Self Stabilizing Bias
Coupling capacitors have been omitted for clarity, the output is taken from the transistor collector :

This is similar to the self bias circuit with one difference: the base resistor Rb is returned to the transistor collector instead of the supply voltage. The reason for this is simple; if the transistor used had a high current gain, then the collector voltage would fall. As Rb is connected to the collector then the base current would be reduced to counter the effect. If the transistor had a low value of beta, then the collector voltage would rise. This in turn provides more base current for the transistor to conduct harder and stabilize the q-point. The equations to calculate Rc and Rb follow:-

Rc = Vc / Ic

Rb = Vc - Vbe / Ib

as Ib = Ic / hFE then

Rb = (Vc -Vbe) * hFE/ Ic

Self stabilizing bias example:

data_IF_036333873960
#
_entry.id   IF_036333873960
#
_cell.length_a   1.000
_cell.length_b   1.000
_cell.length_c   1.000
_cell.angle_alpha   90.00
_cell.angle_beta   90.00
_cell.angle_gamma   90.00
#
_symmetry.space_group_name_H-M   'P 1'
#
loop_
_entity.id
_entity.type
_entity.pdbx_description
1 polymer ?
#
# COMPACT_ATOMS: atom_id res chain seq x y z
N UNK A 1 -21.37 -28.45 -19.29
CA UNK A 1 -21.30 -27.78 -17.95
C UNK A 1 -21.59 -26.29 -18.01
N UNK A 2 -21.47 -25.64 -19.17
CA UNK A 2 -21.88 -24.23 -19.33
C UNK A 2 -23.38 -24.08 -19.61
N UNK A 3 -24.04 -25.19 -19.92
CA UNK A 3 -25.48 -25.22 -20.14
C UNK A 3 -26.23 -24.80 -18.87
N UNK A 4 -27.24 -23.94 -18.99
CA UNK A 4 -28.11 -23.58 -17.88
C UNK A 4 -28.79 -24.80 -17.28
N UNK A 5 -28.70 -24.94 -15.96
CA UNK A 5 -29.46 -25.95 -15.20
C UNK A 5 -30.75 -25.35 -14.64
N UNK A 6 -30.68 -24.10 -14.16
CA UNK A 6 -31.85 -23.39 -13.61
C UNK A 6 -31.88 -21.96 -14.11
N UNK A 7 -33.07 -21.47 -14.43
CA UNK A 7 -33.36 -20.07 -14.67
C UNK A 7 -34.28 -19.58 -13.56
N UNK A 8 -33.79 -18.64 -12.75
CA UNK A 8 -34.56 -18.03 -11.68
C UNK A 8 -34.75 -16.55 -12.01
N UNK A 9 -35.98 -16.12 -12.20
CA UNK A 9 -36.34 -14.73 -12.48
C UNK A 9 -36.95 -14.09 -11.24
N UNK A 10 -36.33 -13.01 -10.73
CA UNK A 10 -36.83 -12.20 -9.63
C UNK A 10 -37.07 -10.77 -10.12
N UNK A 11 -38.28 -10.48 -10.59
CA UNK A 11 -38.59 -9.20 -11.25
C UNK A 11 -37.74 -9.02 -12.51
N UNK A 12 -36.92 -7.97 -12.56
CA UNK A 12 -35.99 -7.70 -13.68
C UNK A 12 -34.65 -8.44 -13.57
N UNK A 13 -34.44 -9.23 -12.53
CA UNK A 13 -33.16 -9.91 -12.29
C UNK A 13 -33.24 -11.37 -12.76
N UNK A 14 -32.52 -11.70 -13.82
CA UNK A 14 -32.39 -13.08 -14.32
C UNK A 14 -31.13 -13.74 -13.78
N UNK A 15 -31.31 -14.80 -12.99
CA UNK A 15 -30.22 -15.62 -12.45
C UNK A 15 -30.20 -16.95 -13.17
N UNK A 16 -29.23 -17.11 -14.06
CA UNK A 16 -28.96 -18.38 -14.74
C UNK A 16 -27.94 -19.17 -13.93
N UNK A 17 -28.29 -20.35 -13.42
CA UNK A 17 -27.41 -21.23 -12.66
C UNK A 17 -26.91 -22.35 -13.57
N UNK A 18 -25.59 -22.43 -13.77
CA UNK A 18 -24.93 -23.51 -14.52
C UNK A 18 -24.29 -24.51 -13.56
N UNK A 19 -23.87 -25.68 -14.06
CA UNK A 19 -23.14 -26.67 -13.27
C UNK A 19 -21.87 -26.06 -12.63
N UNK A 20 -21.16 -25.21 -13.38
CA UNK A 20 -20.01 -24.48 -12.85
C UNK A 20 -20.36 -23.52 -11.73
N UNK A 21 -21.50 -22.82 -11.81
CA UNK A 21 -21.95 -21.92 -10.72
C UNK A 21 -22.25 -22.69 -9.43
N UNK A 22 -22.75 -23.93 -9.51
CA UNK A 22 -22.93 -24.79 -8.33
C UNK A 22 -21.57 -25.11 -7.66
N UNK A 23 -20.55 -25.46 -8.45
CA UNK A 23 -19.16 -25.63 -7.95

A bias circuit is required to bias a transistor to half the supply voltage. A BC107A transistor with hfe of 200 is used and supply voltage, Vcc is 20 volts. The collector current is to be 1mA. The resistor values are:

Rc = Vc / Ic = 10 / 1mA = 10K

Rb = (Vc-Vbe)*hFE / Ic = (10-0.6)*200 /1mA = 1880k a 1.8M resistor is fine here.

Temperature Stability of Self Stabilizing Bias Circuit
This method of biasing is more resilient to changes of temperature as shown in the graph below. It is unlikely that anything you make will be tested under this extreme range of temperatures, however some parts of the world, for example Mongolia have Winters where temperatures plumit to -40° C and Summers that can reach +40° C ! If you live in an extreme climate then the effects of temperature must be taken into consideration. The results below show quiescent collector voltage and currents and can be compared to the simple bias circuit above.

Potential Divider Bias
This is the most widely used biasing scheme in general electronics. For a single stage amplifier this circuit offers the best resilience to temperature changes and variation in device characteristics. The disadvantage is that a couple of extra resistors are required, but this is outweighed by the advantage of excellent stability. The circuit is shown below: